Correction: We have updated this story to replace a comment from the U.S. Department of Energy, which it states it sent in error.
- Five U.S. senators from New England on Tuesday asked Energy Secretary Jennifer Granholm to help mitigate the risks of reduced natural gas supplies and higher prices facing the region.
- The lawmakers from Connecticut, Maine and Vermont asked federal energy officials to identify barriers to bringing non-fossil fuel energy online as quickly as possible.
- And they sought a review of executive branch emergency powers to make sure New England can “get through the winter without major supply disruptions or price spikes.”
Democratic Sens. Chris Murphy and Richard Blumenthal of Connecticut, Vermont’s Independent Sen. Bernie Sanders and Democratic Sen. Patrick Leahy and Independent Sen. Angus King of Maine asked Granholm to convene stakeholders, including the Federal Energy Regulatory Commission, ISO New England, New England’s governors, utility officials, generators and suppliers to “mitigate these risks.”
The lawmakers did not seek specific action as they joined the region’s governors, Eversource Energy and ISO-New England who previously urged the Department of Energy to develop a response in case of a natural gas shortage this winter.
“We write to ask that you work with federal, regional, state and local stakeholders to identify actions available to prevent energy disruption during the coldest months of the year,” the senators said.
DOE said it’s working with the administration to closely monitor winter fuel availability, especially if the weather is colder than expected, “and we are preparing to address any resulting risks.” The agency said it works closely with the North American Electric Reliability Corp. and Federal Energy Regulatory Commission and state, industry and interagency partners to help ensure reliability through the winter season.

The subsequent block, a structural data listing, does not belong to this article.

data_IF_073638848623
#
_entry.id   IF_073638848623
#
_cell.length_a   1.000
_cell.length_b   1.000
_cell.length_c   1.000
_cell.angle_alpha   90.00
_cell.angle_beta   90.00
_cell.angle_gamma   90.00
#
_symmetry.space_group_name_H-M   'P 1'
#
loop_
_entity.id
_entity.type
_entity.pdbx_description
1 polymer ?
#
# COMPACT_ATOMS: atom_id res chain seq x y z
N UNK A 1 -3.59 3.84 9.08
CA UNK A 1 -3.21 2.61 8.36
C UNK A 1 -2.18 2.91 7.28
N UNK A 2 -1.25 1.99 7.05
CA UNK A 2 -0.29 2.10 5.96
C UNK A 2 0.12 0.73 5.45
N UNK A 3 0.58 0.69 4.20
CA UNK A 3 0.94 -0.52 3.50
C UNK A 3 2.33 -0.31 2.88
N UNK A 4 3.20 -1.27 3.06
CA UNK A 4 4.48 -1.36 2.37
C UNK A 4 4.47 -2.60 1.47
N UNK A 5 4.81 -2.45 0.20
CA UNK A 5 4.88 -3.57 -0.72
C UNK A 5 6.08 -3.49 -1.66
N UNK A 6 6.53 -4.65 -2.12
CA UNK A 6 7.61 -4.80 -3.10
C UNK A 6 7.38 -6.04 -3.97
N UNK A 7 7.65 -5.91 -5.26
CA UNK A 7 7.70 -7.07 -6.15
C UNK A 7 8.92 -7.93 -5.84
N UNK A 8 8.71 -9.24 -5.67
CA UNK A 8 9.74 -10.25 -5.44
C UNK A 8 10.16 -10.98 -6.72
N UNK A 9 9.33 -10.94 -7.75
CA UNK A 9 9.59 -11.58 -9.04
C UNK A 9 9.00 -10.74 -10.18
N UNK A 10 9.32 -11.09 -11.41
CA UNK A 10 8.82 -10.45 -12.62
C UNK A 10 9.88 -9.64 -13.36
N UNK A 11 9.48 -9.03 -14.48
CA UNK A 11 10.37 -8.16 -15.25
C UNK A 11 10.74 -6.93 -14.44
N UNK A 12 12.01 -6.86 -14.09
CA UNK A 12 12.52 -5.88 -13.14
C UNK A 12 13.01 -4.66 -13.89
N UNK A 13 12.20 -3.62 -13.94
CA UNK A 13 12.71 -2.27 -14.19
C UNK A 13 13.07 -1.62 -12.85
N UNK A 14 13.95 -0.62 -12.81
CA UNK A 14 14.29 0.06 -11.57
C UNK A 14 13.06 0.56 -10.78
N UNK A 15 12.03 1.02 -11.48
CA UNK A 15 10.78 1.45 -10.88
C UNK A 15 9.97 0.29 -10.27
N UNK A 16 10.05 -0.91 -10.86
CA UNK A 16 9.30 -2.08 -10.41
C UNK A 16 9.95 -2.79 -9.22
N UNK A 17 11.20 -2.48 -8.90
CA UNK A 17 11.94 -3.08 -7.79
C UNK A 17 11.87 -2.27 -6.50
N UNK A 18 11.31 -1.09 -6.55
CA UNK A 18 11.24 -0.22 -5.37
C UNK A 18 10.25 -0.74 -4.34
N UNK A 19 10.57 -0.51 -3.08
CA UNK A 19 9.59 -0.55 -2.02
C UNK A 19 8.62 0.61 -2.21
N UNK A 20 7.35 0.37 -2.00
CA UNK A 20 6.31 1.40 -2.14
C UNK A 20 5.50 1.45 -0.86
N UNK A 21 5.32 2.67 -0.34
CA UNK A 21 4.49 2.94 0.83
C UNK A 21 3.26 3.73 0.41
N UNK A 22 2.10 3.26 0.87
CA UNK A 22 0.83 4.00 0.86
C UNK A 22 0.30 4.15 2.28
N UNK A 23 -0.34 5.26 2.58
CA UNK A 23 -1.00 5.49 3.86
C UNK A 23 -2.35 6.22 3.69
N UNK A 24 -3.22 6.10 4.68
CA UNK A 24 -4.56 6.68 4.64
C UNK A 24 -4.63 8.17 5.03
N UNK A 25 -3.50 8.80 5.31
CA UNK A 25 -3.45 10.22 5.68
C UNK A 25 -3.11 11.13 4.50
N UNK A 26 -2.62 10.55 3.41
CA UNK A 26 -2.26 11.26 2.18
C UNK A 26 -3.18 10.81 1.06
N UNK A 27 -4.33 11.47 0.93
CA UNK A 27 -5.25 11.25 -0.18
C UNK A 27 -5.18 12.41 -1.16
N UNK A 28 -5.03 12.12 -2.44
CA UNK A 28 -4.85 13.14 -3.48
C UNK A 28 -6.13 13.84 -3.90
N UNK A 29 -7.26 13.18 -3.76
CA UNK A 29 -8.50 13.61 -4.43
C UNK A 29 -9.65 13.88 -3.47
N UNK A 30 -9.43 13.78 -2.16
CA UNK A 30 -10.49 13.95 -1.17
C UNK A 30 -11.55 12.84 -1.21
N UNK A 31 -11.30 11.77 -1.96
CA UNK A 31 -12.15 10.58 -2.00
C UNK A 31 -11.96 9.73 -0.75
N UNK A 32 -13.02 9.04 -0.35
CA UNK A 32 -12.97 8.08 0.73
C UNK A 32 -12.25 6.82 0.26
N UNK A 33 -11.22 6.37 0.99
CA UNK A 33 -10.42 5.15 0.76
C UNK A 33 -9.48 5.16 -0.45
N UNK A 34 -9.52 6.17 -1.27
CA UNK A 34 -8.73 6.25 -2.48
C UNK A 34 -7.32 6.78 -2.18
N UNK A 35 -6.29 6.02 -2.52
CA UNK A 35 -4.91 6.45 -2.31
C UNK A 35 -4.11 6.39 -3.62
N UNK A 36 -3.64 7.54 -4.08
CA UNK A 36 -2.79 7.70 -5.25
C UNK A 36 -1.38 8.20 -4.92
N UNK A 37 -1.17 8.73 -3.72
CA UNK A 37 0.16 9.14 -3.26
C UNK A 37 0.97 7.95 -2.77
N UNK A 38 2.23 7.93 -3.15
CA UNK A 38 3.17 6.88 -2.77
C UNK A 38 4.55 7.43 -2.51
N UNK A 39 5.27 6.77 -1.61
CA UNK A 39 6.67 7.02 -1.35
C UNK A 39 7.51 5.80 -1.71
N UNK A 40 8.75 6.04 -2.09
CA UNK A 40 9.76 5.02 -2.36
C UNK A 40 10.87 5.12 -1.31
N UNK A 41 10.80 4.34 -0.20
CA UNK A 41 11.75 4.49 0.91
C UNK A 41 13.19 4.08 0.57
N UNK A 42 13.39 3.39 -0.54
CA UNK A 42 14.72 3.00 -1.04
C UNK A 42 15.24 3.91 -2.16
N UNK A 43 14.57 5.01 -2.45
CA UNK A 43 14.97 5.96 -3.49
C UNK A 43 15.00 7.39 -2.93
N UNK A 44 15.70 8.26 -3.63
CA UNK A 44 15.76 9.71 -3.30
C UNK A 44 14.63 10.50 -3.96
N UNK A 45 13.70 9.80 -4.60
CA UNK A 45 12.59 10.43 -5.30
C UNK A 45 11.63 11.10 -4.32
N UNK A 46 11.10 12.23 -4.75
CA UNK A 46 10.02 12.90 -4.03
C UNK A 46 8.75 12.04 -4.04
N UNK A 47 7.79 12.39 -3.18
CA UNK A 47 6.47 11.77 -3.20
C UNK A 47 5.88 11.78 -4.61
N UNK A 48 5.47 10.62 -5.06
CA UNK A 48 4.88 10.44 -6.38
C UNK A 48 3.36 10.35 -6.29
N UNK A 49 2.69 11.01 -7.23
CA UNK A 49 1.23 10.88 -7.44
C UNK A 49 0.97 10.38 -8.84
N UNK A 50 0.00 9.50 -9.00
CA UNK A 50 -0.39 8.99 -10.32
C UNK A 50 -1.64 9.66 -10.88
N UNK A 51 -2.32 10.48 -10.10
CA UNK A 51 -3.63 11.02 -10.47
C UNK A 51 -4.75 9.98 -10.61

The governors asked Granholm in July to consider developing a new or modernized strategic energy reserve. And they asked her to look into when it might be appropriate to suspend the Jones Act, a 1920 law that requires cargo shipped between U.S. ports to be carried by U.S. ships with American crews, for the delivery of liquefied natural gas for a portion or all of the winter of 2022-2023.
In October, Eversource Energy CEO Joe Nolan asked President Joe Biden to waive the Jones Act and consider emergency powers to ensure that adequate fuel resources are available in New England this winter. He warned of a possible natural gas shortage in the region that relies on the fuel for power generation.
ISO-NE asked Granholm in August to “stand ready to support targeted requests for exemptions to the Jones Act to allow New England to access domestic LNG by tanker if emergency conditions develop this winter or in the future. The grid operator also asked the agency to “support the states’ and the ISO’s suggestion to develop an energy reserve in New England.”
Ku’uhaku Park, president of the American Maritime Partnership, wrote Tuesday to New England’s six governors that “blaming the Jones Act for this situation is misdirected.”
He said high energy prices in New England are due to a lack of natural gas pipelines and LNG storage capacity, inadequate LNG receiving facilities and the region’s “risky reliance” on costly short term spot market LNG purchases.
The senators told Granholm that New England officials are working to reduce reliance on natural gas with clean energy resources such as offshore wind and hydropower online, but the efforts will take time.
“As a result, the region remains reliant on natural gas, liquefied natural gas and heating oil to bridge supply gaps during the coldest stretch of New England winters,” they said.
And even if the power is uninterrupted this winter, price instability caused by New England’s reliance on the spot market could have “devastating impacts” on consumers who already face some of the highest energy costs in the continental U.S., the senators said.